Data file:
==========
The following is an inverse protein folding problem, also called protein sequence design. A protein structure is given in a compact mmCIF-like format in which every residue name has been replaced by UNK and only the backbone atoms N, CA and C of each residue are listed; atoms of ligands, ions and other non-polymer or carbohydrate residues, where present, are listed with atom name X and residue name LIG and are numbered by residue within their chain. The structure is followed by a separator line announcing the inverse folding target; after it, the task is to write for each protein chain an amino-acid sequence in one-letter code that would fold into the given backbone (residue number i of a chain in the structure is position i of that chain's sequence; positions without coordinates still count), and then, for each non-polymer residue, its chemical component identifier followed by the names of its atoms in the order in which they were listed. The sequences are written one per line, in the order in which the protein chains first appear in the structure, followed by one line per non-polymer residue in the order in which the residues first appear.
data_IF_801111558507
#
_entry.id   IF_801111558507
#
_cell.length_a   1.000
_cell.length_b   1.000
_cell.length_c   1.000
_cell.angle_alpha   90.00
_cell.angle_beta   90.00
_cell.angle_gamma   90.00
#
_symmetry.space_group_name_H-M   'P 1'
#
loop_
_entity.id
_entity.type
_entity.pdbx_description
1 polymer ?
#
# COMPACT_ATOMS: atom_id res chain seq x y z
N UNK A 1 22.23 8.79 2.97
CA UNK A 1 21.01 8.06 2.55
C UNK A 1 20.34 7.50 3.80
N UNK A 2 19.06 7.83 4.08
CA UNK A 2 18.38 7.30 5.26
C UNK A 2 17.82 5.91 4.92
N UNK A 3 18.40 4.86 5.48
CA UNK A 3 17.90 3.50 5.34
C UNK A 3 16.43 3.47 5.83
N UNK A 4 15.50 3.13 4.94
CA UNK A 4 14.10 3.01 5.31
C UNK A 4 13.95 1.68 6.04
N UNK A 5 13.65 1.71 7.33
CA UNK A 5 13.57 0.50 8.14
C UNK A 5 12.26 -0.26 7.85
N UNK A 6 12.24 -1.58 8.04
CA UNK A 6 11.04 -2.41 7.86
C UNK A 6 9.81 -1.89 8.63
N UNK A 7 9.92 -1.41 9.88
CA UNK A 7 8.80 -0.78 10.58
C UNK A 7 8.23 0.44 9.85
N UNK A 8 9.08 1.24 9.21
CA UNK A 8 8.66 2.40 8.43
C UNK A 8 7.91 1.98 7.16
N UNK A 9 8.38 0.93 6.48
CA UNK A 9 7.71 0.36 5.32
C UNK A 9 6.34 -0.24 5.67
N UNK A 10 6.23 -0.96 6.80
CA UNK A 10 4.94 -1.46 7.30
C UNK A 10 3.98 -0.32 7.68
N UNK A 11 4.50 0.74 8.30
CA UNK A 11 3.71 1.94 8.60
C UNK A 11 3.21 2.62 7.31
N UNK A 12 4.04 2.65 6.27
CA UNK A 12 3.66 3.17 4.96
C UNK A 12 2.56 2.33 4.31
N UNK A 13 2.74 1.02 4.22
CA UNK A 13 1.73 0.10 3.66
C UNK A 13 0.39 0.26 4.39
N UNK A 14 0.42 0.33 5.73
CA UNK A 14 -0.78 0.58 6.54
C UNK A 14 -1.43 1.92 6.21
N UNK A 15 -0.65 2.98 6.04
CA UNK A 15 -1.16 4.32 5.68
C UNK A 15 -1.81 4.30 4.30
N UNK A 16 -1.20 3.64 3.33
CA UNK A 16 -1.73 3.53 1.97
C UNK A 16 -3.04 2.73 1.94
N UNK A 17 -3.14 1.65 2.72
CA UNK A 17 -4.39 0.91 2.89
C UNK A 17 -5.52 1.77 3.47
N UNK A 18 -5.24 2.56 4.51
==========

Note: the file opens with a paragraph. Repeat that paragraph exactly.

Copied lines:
The following is an inverse protein folding problem, also called protein sequence design. A protein structure is given in a compact mmCIF-like format in which every residue name has been replaced by UNK and only the backbone atoms N, CA and C of each residue are listed; atoms of ligands, ions and other non-polymer or carbohydrate residues, where present, are listed with atom name X and residue name LIG and are numbered by residue within their chain. The structure is followed by a separator line announcing the inverse folding target; after it, the task is to write for each protein chain an amino-acid sequence in one-letter code that would fold into the given backbone (residue number i of a chain in the structure is position i of that chain's sequence; positions without coordinates still count), and then, for each non-polymer residue, its chemical component identifier followed by the names of its atoms in the order in which they were listed. The sequences are written one per line, in the order in which the protein chains first appear in the structure, followed by one line per non-polymer residue in the order in which the residues first appear.